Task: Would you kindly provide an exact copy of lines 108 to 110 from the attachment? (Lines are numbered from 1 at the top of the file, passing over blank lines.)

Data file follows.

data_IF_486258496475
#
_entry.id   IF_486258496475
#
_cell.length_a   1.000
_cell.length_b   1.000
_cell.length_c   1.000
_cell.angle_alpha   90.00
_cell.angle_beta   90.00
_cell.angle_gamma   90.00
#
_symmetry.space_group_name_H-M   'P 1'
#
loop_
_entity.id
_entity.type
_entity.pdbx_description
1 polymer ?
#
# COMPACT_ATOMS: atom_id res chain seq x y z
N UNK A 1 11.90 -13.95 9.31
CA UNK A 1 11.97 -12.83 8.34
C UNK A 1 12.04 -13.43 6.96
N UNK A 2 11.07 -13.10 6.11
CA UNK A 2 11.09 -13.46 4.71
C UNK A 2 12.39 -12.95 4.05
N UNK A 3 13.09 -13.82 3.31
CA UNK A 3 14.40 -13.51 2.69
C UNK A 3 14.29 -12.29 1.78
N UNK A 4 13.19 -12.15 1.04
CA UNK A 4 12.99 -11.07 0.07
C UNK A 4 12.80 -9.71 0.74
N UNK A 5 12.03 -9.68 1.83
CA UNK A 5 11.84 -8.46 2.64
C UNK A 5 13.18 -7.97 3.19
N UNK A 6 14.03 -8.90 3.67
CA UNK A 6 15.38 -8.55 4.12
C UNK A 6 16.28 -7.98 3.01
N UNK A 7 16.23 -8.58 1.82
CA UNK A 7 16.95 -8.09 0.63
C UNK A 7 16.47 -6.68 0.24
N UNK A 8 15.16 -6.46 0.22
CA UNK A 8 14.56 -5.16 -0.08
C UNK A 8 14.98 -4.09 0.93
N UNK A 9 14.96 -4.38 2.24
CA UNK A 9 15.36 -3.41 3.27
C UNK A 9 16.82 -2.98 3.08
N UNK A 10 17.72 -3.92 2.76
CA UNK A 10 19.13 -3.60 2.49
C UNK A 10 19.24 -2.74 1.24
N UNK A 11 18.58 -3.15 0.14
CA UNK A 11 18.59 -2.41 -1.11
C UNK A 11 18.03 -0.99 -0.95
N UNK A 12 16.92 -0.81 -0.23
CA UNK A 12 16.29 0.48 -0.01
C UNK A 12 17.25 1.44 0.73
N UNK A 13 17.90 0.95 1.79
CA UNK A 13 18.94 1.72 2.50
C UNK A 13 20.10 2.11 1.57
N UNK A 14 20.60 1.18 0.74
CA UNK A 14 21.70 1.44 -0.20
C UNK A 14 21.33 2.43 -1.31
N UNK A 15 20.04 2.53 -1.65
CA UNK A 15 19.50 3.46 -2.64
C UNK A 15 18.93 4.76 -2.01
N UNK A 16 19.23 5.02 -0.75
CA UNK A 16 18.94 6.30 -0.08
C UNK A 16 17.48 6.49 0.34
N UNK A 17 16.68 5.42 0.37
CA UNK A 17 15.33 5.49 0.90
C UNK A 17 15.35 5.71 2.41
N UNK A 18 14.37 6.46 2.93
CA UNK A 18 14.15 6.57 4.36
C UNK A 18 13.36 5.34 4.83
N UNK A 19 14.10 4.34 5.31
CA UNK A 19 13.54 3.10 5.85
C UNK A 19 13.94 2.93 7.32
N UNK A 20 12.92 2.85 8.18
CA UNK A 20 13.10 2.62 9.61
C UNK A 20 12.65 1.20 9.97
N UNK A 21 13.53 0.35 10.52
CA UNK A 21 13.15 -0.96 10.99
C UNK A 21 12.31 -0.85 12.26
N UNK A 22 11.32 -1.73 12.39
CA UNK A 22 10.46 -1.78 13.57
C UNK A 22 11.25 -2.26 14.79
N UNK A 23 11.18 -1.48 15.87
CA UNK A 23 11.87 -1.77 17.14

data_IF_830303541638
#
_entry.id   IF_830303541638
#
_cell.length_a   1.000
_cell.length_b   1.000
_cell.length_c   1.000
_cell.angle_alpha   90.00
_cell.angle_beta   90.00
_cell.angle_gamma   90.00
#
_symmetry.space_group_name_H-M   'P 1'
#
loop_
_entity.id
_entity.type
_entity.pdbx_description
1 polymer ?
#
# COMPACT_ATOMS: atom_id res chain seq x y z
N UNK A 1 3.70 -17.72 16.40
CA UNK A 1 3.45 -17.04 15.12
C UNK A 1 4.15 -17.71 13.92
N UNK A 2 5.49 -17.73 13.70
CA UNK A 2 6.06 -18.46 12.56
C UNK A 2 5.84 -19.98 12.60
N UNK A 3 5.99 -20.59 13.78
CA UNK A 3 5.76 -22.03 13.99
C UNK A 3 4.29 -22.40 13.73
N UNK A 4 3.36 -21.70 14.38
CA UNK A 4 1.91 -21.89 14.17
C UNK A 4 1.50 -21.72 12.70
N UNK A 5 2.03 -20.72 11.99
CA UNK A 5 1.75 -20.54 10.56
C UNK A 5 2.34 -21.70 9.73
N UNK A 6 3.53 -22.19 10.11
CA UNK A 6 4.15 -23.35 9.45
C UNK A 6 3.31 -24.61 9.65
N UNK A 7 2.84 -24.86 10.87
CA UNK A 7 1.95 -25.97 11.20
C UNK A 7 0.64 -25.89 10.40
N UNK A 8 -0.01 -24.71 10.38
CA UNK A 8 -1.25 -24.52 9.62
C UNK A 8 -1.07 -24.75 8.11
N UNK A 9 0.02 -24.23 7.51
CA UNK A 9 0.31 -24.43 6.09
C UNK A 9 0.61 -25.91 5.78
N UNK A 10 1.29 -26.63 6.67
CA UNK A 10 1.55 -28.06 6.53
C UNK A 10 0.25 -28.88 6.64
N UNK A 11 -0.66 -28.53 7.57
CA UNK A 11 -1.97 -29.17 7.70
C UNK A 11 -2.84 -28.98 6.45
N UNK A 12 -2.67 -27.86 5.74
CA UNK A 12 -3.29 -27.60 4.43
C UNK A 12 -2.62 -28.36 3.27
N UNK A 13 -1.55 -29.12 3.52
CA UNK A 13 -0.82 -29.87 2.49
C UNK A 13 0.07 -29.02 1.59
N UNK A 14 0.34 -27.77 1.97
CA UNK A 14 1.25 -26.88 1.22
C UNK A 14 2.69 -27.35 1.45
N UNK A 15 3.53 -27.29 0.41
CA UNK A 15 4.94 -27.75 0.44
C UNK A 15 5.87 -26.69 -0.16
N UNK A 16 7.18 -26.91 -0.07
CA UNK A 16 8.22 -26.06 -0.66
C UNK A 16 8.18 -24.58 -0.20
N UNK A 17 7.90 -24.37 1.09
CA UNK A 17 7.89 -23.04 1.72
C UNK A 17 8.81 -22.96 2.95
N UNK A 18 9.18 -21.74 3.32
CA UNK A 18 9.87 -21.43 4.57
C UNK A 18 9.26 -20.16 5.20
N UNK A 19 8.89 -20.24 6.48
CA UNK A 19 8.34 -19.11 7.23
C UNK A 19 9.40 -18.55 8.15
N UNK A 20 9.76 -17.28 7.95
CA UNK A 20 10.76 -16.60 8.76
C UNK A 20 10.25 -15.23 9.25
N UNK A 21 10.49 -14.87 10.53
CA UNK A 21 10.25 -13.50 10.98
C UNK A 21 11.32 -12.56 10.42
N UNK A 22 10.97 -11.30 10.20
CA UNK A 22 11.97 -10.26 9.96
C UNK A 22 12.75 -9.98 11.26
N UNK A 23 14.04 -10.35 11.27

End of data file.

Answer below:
# COMPACT_ATOMS: atom_id res chain seq x y z
N UNK A 1 3.70 -17.72 16.40
CA UNK A 1 3.45 -17.04 15.12